Reviewed by Helyce
David “Beach” Beauchamp has been a delightful and colorful character since the beginning of this series and I was excited to read his book in spite of the fact that I’d been a tad disappointed in the last couple of Baltimore books. Rich, handsome, intelligent and funny, Beach comes off as a carefree, no troubles playboy-but in reality it’s a bit of a facade. Behind the pretty boy, rich exterior is a man riddled in self doubt.
Raised by a domineering uncle after his mother moves to Europe and his father escapes justice by fleeing the country, Beach may have had every creature comfort, but he sorely lacked any kind of love and security once would receive from a parent. When he acted out, there was discipline in the form of a whipping with a switch that Beach himself cut, at the hands of his uncle. It wasn’t until he went off to boarding school and met Gavin Montgomery, who welcomed Beach into his life and his family, that he would experience family and love of a different sort.
Unfortunately, old habits die hard and Beach continues to make poor choices as an adult. The latest of which has him awaiting a trial for criminal trespass. Forced into sobriety, due to the ankle bracelet he dons, Beach is climbing the walls. He can’t drink and he can’t leave town and his curfew keeps him away from all his favorite haunts. One night when he just can’t stand it anymore, he goes into a local bar, orders a drink (which he does not drink) and starts eye-fucking a hot, very muscular guy with some intriguing tattoos. This leads to a very quick, hot, nameless encounter in the bar’s bathroom.
Unfortunately for Beach, karma is a real bitch and when he’s called in the next day for a random drug test with his new probation office, he comes face to face with the man who rocked his world-Officer Tai Fonoti.
I’m going to start this off by saying I really didn’t care for this book. Beach has been a favorite character of mine throughout this series. He’s the butt of jokes among the characters herein and his best friend Gavin is often bailing him out of one situation or another. But I always found him generous beyond words, and he truly cares for the friends in his life-but he is definitely the product of his upbringing in that he’d never had boundaries set, he never answered to anyone and while there may have been consequences for his actions, he was often able to get out of most everything by throwing money at someone to “fix it”.
Having stated all that, I can see why the author decided that the type of relationship that would suit Beach, was one of a D/s nature where Beach as the submissive could give over control to his partner. In this ultimate form of trust, Beach would find exactly what he needed to fill the hole in his heart-to have someone whose sole responsibility was to take care of his every single need-something that he’d not experienced in any real way in his life.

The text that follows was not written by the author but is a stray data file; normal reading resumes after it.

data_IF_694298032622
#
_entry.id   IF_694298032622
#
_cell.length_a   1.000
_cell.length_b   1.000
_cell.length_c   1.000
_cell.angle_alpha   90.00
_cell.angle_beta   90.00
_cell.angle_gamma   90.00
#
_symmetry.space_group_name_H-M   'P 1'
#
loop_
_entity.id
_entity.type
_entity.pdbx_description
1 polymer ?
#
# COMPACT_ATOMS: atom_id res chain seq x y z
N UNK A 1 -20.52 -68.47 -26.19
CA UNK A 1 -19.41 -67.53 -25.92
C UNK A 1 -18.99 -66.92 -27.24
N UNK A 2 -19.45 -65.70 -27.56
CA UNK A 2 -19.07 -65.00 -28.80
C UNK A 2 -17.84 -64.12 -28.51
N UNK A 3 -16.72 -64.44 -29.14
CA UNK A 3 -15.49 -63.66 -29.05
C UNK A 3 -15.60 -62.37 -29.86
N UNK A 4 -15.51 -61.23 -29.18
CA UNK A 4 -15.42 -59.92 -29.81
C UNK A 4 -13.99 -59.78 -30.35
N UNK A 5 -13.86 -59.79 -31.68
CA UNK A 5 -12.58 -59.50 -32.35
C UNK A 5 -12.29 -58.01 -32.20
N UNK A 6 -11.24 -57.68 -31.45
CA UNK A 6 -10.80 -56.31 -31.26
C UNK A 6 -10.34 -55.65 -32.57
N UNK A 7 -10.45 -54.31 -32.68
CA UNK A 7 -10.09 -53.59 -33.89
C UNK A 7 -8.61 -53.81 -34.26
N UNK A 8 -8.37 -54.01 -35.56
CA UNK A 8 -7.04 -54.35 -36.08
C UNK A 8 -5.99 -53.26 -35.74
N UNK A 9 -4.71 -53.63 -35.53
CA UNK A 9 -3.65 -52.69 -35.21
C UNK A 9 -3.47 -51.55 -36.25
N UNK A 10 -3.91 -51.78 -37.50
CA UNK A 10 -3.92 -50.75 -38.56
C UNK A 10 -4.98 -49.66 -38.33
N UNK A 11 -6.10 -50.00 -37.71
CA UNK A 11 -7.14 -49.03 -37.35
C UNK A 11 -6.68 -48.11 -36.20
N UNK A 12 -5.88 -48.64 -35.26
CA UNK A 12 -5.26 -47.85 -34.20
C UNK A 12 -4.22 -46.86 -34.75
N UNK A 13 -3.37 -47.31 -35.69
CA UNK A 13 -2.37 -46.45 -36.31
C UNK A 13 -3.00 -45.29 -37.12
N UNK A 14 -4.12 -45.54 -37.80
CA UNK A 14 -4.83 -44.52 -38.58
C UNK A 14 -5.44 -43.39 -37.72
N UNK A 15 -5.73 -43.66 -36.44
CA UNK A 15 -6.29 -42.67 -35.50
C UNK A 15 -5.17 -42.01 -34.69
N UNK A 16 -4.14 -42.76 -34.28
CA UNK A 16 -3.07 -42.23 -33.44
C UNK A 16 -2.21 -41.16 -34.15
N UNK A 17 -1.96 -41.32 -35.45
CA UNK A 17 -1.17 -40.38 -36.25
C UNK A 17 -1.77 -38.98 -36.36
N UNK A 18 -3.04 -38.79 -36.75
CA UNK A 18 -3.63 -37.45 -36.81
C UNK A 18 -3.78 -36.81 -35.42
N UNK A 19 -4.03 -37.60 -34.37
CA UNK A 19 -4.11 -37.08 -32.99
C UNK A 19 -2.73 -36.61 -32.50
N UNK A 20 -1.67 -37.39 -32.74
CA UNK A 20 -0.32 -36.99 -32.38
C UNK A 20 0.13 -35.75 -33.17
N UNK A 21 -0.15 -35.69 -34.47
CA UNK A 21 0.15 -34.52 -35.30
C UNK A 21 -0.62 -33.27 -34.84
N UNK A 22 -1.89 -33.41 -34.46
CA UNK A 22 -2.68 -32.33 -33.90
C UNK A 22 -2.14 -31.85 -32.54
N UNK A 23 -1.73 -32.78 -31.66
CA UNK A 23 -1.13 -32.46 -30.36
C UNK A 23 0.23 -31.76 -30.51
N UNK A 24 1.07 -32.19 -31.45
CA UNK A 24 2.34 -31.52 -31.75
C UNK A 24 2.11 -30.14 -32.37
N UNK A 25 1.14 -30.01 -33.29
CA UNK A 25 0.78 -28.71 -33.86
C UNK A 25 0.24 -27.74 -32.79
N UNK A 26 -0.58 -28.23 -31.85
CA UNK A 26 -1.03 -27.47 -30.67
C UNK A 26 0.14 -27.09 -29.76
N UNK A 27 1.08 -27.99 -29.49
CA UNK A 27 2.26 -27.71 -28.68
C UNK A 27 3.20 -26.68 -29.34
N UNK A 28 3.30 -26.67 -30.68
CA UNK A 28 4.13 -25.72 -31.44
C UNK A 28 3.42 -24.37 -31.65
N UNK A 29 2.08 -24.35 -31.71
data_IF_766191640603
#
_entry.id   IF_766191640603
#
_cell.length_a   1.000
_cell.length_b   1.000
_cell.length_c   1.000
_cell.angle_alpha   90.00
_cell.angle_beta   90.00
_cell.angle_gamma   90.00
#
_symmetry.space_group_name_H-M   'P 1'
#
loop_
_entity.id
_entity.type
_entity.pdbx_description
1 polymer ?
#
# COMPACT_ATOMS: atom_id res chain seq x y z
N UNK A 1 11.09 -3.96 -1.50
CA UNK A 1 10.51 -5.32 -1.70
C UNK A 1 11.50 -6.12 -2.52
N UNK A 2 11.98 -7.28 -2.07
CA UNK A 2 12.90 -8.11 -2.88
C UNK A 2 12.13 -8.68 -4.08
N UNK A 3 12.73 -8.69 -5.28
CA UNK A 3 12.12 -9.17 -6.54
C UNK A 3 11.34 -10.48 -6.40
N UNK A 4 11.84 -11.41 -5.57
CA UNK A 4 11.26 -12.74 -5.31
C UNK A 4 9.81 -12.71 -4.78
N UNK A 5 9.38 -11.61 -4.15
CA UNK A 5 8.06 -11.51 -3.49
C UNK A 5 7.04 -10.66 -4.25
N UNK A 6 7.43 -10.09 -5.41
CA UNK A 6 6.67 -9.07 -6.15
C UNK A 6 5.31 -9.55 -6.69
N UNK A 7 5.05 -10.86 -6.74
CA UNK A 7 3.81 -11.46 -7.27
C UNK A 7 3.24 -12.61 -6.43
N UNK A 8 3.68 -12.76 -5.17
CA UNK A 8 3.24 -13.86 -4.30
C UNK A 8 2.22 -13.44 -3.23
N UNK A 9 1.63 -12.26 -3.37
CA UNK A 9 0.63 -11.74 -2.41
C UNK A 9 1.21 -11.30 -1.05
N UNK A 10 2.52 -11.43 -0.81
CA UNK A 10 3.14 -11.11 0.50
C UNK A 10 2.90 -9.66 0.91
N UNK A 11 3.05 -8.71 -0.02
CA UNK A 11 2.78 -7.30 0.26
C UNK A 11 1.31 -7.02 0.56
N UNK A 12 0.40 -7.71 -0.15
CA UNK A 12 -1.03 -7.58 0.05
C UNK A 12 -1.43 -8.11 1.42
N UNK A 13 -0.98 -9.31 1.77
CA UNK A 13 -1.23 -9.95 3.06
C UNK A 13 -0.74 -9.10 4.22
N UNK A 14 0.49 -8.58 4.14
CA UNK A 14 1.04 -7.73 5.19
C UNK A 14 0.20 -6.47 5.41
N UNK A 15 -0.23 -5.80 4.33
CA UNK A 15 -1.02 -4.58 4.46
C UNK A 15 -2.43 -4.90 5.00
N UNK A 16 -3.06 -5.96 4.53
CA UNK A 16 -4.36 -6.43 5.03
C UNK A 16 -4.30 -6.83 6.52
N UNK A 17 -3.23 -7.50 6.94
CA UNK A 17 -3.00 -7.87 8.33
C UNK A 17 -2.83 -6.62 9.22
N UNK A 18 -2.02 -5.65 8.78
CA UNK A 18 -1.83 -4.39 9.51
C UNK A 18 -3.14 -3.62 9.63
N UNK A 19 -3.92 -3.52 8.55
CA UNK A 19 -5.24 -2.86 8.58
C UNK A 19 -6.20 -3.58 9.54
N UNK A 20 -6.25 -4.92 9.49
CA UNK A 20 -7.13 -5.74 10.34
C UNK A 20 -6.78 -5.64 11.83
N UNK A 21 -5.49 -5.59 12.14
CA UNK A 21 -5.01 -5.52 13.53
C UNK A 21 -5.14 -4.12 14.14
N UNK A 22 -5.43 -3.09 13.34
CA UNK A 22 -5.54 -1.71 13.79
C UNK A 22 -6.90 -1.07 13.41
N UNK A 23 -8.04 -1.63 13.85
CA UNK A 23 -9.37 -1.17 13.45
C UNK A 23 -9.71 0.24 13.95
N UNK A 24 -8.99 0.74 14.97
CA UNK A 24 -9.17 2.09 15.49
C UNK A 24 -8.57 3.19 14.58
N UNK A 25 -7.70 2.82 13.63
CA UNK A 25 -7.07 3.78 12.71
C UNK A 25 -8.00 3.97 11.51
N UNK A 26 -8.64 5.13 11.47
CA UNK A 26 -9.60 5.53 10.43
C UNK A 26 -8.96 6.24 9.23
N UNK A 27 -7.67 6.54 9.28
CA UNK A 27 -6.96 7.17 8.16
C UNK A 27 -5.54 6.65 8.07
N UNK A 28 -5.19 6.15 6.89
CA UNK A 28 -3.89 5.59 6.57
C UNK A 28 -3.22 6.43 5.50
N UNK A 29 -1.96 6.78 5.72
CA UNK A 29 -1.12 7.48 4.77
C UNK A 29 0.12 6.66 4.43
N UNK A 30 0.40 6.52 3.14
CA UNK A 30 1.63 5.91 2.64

Things move pretty quickly once Tai assigns Beach to another PO and they resume their “relationship”. Tai is clear that this is all new for Beach and he seeks guidance from his friend Nic, his friend and mentor. Unfortunately, as is his style-Beach dives in deep, fast and hard and suffers for it. The learning curve for them is high and they both make some big mistakes.
We don’t really get to know Tai, but what we do see about him I liked. Though his father died when he was young, he was raised in a loving home by his mom who he is very close to. He has a daughter. Though he’d learned that she was not his biologically (he had a drunken sexual encounter with his friend Gina after she broke up with her boyfriend) he is as much a dad as he can be and considers and treats Sammie as his own. He has a strong work ethic and in the end, I felt that he truly cared for Beach.
I don’t pretend to understand the BDSM lifestyle and though I have read some books where it really worked within the contours of the story, it is not a genre I actively seeks out. In this story, I could see how/why it worked for Beach. But I waited a long time for his book and for me, personally, well, this was not the type of relationship I’d hoped to see Beach find. I felt that some of Beach’s personality traits-the ones I’d come to love-were a bit lost as he transitioned into a D/s relationship. I think a relationship should enhance all the good things about you-not change everything that made you, you. Though he was clearly happy in his choice and was finally experiencing unconditional love, with a strong sense of family at a personal level, I just couldn’t relate to it.